Hi Claire, can you introduce yourself? Where are you from? What is your job?
Hi. My name is Claire Robinson and I was recently elected as the QA team leader.
I am 40 something years old and live with my partner Russell in the Black Country, UK. It is that part of the Western outskirts of Birmingham where it joins with Wolverhampton and Dudley and all sort of fudges together. I haven’t always lived here and am trying (and failing) not to pick up the distinctive local accent.
I’ve always enjoyed tinkering with computers, I started many years ago with a BBC model B which I used to enjoy programming and playing games on and progressed through 286′s onwards. I still have the BBC to this day!
I’m currently a housewife after having to close my little business a few years ago. Money is tight now but we just about cope. If anybody has a job going please let me know
How did you come to Mageia and QA team ?
I started using Linux in around 2004 when somebody suggested Slackware was a good way to learn Linux. I don’t think they liked me very much! It was a very manual process to accomplish anything back then, they were right though. I used it as a basic web server and ran a couple of IRC bots but at the time the only spare PC I had wasn’t really capable of running a full desktop.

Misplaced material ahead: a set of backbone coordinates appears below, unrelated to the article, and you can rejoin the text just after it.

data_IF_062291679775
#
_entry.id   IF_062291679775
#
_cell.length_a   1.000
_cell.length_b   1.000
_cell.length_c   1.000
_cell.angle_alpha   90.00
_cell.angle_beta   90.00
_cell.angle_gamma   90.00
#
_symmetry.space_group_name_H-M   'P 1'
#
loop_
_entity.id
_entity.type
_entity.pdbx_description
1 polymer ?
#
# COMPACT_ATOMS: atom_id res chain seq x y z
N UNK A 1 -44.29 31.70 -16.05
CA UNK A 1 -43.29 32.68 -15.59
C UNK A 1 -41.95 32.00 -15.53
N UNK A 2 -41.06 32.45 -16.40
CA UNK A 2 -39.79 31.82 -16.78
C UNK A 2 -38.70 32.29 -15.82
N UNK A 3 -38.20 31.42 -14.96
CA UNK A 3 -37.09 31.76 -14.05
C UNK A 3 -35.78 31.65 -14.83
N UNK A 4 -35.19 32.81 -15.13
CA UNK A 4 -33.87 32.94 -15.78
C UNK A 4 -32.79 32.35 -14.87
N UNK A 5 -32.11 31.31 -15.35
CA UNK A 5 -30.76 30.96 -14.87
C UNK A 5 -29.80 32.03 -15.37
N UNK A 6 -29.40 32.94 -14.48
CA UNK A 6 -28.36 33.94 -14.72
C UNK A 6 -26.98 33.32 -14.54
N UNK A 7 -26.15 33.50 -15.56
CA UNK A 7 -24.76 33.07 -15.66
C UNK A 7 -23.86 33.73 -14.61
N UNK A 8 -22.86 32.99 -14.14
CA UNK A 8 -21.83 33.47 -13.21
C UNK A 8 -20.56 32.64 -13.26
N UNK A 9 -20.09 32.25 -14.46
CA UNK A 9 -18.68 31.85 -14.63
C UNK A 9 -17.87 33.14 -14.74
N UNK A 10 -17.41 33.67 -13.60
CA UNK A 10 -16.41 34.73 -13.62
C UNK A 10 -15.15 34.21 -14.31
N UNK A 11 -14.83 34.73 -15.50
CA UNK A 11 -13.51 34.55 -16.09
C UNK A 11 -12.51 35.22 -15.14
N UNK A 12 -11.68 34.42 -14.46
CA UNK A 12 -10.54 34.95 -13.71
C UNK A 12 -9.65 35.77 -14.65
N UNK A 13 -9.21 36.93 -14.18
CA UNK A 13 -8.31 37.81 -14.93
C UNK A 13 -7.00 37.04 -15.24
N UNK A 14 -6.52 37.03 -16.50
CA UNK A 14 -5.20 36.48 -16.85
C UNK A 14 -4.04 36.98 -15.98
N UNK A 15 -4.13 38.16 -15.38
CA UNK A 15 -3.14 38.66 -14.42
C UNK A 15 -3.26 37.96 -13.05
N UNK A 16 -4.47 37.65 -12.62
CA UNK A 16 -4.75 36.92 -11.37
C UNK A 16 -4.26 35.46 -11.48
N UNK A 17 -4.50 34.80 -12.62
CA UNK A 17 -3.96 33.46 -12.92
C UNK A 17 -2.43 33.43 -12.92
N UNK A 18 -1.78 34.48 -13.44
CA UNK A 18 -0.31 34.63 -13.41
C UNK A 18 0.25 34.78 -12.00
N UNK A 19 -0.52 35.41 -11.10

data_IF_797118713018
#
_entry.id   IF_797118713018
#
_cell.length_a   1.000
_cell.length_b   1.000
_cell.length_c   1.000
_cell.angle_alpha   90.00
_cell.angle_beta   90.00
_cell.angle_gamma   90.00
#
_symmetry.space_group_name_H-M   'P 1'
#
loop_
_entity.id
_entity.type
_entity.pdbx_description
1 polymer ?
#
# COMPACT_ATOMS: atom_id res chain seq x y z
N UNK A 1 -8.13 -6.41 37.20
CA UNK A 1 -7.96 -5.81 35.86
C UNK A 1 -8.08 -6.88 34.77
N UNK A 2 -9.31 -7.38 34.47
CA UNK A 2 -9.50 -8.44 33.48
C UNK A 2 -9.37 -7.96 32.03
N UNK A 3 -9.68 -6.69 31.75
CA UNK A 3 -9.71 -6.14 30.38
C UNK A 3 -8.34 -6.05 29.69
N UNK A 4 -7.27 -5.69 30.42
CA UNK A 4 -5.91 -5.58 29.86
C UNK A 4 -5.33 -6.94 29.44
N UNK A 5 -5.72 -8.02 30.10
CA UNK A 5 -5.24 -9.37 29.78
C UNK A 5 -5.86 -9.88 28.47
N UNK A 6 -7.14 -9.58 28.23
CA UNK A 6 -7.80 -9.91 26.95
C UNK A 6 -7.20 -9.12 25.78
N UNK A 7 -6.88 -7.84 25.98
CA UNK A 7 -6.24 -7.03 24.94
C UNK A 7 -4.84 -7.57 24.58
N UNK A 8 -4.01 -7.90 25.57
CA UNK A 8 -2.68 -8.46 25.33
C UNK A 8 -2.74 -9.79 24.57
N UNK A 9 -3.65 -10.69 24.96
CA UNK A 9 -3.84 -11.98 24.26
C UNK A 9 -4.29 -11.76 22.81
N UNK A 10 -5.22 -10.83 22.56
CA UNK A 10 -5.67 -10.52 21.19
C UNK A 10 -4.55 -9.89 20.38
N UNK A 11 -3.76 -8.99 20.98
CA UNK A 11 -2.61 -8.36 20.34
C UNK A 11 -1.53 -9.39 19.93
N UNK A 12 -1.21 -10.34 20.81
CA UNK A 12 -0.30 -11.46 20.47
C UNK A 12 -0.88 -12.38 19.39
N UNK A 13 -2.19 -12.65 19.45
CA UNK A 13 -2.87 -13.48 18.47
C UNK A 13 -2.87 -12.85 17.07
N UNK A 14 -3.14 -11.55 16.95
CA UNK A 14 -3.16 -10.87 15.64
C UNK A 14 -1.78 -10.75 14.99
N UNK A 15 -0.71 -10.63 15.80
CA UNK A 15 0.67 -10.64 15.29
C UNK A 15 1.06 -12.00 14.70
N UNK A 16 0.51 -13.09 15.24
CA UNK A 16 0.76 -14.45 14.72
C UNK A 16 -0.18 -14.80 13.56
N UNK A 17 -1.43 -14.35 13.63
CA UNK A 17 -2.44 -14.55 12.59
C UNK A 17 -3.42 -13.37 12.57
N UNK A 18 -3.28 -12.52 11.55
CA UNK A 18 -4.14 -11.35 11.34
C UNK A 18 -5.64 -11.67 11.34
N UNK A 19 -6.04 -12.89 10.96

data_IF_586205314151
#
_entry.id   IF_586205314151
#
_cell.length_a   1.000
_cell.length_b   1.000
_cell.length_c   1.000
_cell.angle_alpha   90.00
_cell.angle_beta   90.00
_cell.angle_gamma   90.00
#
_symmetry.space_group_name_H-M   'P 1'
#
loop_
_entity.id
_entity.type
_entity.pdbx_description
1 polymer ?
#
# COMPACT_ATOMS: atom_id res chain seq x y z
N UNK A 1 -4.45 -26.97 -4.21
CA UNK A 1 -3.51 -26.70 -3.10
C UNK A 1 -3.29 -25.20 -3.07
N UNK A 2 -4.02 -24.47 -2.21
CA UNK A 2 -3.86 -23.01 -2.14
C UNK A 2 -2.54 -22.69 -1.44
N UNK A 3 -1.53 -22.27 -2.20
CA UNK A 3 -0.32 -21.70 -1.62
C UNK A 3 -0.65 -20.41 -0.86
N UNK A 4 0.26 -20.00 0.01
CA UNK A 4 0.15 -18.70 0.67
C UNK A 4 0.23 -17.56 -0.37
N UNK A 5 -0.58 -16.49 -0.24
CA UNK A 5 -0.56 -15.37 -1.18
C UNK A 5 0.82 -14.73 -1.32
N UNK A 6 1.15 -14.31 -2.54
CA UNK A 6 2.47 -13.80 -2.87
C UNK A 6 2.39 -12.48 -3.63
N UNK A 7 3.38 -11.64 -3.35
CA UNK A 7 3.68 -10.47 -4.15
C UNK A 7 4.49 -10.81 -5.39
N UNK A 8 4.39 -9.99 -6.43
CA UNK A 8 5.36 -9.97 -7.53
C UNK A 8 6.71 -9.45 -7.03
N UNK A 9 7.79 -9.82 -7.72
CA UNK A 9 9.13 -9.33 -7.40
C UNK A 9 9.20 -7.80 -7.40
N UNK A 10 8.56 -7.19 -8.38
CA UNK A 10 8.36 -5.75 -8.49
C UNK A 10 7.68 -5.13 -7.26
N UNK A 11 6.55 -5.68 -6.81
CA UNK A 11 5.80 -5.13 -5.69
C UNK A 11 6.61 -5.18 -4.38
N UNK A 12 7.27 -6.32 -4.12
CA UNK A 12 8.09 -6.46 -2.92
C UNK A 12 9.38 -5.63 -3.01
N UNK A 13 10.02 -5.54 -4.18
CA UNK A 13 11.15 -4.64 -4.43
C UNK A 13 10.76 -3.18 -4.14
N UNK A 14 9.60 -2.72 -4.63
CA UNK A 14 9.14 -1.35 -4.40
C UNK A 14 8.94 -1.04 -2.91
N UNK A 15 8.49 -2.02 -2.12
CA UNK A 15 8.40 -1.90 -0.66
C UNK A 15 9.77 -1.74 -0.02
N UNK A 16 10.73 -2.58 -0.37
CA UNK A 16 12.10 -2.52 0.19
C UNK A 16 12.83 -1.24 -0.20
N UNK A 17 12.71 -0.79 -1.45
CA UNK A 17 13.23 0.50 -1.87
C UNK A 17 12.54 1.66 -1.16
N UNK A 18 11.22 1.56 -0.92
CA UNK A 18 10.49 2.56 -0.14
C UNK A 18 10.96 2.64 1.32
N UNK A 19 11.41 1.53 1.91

When I upgraded I tried early Fedora Core’s and Ubuntu’s, both of which had not long started but eventually settled on Mandriva, as it had just become, which suited me well.
I used Mandriva to power my little business. I reported bugs and used the forums a bit but never really contributed beyond that.
When I heard of the fork, I noticed most of the names I recognised as being active contributors were migrating to Mageia so I thought I should follow them and installed Mageia 1 when it became available.
I saw one day on #mageia IRC channel that somebody was asking the best way to help out. I joined in and somebody suggested to try the QA team, which was just really being established. I attended a meeting on IRC and the rest is history.
How is QA team organized ? How is it going ? What do you find difficult in QA job ?
The QA team has a flat structure and like other teams, we are all equals. There are still very few of us so we are always very busy. Mageia is a community distribution so community is an important aspect within the team. We enjoy what we do and try to have a bit of fun while we’re at it.
Many reading probably don’t realise that every update they receive has been tested by the QA team.
Since Mageia 2 was released most updates are for both Mageia 1 and Mageia 2 so our workload literally doubled overnight. At times we have struggled to keep up with the many bugfixes being released and security updates aswell. There were really very few of us to handle that workload so we have been trying to recruit new people into the team.
Why do you think it’s usually hard to find contributors for the QA team ?